So much goes through my mind. Is it fixable?  What will it cost?  How will we manage it all?   I dare to even think, should we do it?  And then I get mad at myself for even asking.  I think about her family.  Maybe this is why they abandoned her.  Maybe they couldn’t afford treatment.  Maybe a mother is mourning. Or, maybe it was just the Down Syndrome… but they did put her in the hospital.  I hold no judgments any more.  This is a harsh place with harsh realities.  You don’t take a child to a government hospital unless you have no other alternatives.

This work has changed me too.  I now more easily see the person separate from the illness.  When I hold her and talk to her, I ask her, “What happened to you, Little One?”

Looking worried... with reason.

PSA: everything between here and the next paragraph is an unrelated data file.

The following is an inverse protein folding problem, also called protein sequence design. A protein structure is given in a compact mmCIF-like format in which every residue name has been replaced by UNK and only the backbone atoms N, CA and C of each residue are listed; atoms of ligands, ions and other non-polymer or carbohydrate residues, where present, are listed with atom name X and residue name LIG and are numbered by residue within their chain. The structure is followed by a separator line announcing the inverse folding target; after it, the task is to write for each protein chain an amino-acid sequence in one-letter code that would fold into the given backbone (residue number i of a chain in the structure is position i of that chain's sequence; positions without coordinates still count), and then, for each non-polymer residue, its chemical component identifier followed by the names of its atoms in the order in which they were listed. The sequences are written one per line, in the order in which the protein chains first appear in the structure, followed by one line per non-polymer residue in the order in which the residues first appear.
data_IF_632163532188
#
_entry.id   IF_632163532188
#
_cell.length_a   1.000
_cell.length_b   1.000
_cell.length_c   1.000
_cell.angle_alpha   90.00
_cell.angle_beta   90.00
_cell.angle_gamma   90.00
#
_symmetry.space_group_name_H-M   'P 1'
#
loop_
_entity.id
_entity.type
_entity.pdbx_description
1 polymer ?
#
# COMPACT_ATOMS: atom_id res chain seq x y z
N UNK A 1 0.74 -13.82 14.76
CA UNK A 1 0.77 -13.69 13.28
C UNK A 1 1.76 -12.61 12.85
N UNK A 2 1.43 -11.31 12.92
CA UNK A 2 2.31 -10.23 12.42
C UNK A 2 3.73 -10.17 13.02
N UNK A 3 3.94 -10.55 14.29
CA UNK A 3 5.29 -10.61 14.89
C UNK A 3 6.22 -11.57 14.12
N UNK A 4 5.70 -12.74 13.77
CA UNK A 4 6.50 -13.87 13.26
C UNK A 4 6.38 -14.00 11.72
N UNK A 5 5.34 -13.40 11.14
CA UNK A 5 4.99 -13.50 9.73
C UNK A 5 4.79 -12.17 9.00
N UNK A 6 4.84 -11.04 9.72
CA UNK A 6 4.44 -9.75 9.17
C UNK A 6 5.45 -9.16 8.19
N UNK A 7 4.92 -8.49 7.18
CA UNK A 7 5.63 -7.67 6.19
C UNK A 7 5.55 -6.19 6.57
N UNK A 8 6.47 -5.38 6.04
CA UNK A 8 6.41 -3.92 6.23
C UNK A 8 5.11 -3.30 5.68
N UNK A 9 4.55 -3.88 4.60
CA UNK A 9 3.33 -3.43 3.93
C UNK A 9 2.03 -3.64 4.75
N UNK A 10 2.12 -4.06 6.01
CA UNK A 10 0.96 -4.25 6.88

Looking worried… with reason.

Good night from Kolkata at 12:50 am.  I need to get some sleep before the day begins.  Lots on my mind….

A Beautiful Visit From The CWC

A comment posted to my last post, https://shishursevay.com/2013/07/14/cwc-child-welfare-committee-finally-coming-for-inspection/, wrote:

I am a little confused. One minute the CWC folks are confrontational; they want to take you to task for some kind of an infraction, teach you a lesson. The next minute, they want you to help them do their work for which they are paid by the tax-payers. I’ll eagerly wait for the next segment of the story, as will others, I’m sure.

Yes, that’s right.  No, it makes no sense.  That’s just how it is.

From the beginning, I have wanted to work with the government, particularly regarding the institutionalized children. I don’t know why the CWC’s attitude changed.  I do know that currently they are desperate and overwhelmed, and they have always been angry that I wouldn’t take more.

The visit was beautiful.  We did the formal things that are expected.  The girls presented flowers to each guest.  Each did Pranam, the touching of an elder’s feet.   One of the girls presented her embroidery work, framed, and another presented her artwork, also framed and inscribed to the CWC.